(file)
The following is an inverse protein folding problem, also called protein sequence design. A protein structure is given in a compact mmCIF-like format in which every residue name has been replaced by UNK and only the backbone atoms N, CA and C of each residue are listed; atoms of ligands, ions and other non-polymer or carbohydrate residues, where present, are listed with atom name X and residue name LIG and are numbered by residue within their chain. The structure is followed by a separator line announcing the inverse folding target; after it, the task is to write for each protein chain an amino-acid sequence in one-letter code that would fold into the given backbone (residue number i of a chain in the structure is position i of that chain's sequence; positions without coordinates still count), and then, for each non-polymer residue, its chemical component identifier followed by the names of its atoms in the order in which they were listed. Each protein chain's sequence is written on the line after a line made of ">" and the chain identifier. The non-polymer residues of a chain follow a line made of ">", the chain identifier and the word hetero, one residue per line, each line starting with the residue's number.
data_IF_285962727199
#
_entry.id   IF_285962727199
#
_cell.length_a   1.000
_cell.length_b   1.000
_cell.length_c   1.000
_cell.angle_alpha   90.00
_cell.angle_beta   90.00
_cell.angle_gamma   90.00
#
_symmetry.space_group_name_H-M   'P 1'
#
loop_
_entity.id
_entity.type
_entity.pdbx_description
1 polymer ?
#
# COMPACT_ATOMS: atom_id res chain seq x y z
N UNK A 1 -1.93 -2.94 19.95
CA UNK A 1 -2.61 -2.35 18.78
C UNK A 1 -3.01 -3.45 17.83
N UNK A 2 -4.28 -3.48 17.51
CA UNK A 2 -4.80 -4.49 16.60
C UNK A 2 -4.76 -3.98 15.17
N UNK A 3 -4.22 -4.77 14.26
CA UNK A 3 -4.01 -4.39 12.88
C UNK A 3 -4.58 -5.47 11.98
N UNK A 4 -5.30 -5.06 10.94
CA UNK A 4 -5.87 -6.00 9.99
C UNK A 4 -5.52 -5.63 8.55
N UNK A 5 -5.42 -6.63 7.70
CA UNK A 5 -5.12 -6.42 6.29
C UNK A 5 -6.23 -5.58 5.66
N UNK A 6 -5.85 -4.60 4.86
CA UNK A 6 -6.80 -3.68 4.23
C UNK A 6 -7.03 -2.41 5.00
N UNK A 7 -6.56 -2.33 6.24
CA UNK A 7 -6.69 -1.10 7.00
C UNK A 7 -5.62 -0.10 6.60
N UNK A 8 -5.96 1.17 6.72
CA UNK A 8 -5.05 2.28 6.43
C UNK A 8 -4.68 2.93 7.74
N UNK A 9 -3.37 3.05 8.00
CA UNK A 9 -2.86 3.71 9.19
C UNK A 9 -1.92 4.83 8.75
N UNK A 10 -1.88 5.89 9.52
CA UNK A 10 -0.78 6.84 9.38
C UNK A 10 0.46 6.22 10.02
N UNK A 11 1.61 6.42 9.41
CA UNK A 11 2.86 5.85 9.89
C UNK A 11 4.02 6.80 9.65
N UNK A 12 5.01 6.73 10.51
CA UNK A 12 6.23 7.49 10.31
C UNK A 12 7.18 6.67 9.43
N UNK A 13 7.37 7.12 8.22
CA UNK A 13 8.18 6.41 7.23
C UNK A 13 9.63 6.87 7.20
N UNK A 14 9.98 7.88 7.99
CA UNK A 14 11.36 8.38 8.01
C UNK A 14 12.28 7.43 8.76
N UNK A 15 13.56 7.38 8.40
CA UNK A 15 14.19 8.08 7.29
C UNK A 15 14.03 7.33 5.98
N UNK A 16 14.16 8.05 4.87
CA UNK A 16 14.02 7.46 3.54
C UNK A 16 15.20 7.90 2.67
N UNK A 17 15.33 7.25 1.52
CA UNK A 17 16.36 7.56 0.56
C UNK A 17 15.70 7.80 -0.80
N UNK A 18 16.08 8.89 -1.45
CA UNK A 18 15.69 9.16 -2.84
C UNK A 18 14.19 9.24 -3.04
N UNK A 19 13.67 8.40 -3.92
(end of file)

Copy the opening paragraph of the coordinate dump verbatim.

The following is an inverse protein folding problem, also called protein sequence design. A protein structure is given in a compact mmCIF-like format in which every residue name has been replaced by UNK and only the backbone atoms N, CA and C of each residue are listed; atoms of ligands, ions and other non-polymer or carbohydrate residues, where present, are listed with atom name X and residue name LIG and are numbered by residue within their chain. The structure is followed by a separator line announcing the inverse folding target; after it, the task is to write for each protein chain an amino-acid sequence in one-letter code that would fold into the given backbone (residue number i of a chain in the structure is position i of that chain's sequence; positions without coordinates still count), and then, for each non-polymer residue, its chemical component identifier followed by the names of its atoms in the order in which they were listed. Each protein chain's sequence is written on the line after a line made of ">" and the chain identifier. The non-polymer residues of a chain follow a line made of ">", the chain identifier and the word hetero, one residue per line, each line starting with the residue's number.